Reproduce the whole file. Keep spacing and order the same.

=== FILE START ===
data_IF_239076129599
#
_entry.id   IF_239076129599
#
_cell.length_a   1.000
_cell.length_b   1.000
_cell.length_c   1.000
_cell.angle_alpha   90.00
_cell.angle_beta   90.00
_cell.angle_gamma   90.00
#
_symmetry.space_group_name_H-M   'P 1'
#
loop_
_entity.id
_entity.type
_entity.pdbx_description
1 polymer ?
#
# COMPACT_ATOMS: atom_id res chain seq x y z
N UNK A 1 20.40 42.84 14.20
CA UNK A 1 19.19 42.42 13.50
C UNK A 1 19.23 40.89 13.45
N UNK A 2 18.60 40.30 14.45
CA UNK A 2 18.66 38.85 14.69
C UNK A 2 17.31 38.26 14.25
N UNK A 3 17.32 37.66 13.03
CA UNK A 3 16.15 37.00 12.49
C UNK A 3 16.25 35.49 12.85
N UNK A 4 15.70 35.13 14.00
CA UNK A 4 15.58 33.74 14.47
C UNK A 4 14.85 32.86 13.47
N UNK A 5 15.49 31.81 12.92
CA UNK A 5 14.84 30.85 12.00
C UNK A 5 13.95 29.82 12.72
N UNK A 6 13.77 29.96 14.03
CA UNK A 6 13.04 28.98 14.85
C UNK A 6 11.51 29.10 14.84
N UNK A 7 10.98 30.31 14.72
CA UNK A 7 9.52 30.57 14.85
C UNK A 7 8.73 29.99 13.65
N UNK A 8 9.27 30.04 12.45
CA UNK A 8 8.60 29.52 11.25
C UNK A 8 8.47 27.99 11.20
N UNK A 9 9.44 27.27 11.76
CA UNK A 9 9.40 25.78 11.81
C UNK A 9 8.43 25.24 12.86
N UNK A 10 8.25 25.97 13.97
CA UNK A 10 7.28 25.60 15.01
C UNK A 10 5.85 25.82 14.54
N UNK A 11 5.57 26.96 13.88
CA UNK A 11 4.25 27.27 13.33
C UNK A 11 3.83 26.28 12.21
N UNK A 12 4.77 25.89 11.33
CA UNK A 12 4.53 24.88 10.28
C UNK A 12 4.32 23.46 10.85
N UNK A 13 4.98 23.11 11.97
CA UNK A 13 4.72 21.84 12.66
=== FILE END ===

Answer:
data_IF_239076129599
#
_entry.id   IF_239076129599
#
_cell.length_a   1.000
_cell.length_b   1.000
_cell.length_c   1.000
_cell.angle_alpha   90.00
_cell.angle_beta   90.00
_cell.angle_gamma   90.00
#
_symmetry.space_group_name_H-M   'P 1'
#
loop_
_entity.id
_entity.type
_entity.pdbx_description
1 polymer ?
#
# COMPACT_ATOMS: atom_id res chain seq x y z
N UNK A 1 20.40 42.84 14.20
CA UNK A 1 19.19 42.42 13.50
C UNK A 1 19.23 40.89 13.45
N UNK A 2 18.60 40.30 14.45
CA UNK A 2 18.66 38.85 14.69
C UNK A 2 17.31 38.26 14.25
N UNK A 3 17.32 37.66 13.03
CA UNK A 3 16.15 37.00 12.49
C UNK A 3 16.25 35.49 12.85
N UNK A 4 15.70 35.13 14.00
CA UNK A 4 15.58 33.74 14.47
C UNK A 4 14.85 32.86 13.47
N UNK A 5 15.49 31.81 12.92
CA UNK A 5 14.84 30.85 12.00
C UNK A 5 13.95 29.82 12.72
N UNK A 6 13.77 29.96 14.03
CA UNK A 6 13.04 28.98 14.85
C UNK A 6 11.51 29.10 14.84
N UNK A 7 10.98 30.31 14.72
CA UNK A 7 9.52 30.57 14.85
C UNK A 7 8.73 29.99 13.65
N UNK A 8 9.27 30.04 12.45
CA UNK A 8 8.60 29.52 11.25
C UNK A 8 8.47 27.99 11.20
N UNK A 9 9.44 27.27 11.76
CA UNK A 9 9.40 25.78 11.81
C UNK A 9 8.43 25.24 12.86
N UNK A 10 8.25 25.97 13.97
CA UNK A 10 7.28 25.60 15.01
C UNK A 10 5.85 25.82 14.54
N UNK A 11 5.57 26.96 13.88
CA UNK A 11 4.25 27.27 13.33
C UNK A 11 3.83 26.28 12.21
N UNK A 12 4.77 25.89 11.33
CA UNK A 12 4.53 24.88 10.28
C UNK A 12 4.32 23.46 10.85
N UNK A 13 4.98 23.11 11.97
CA UNK A 13 4.72 21.84 12.66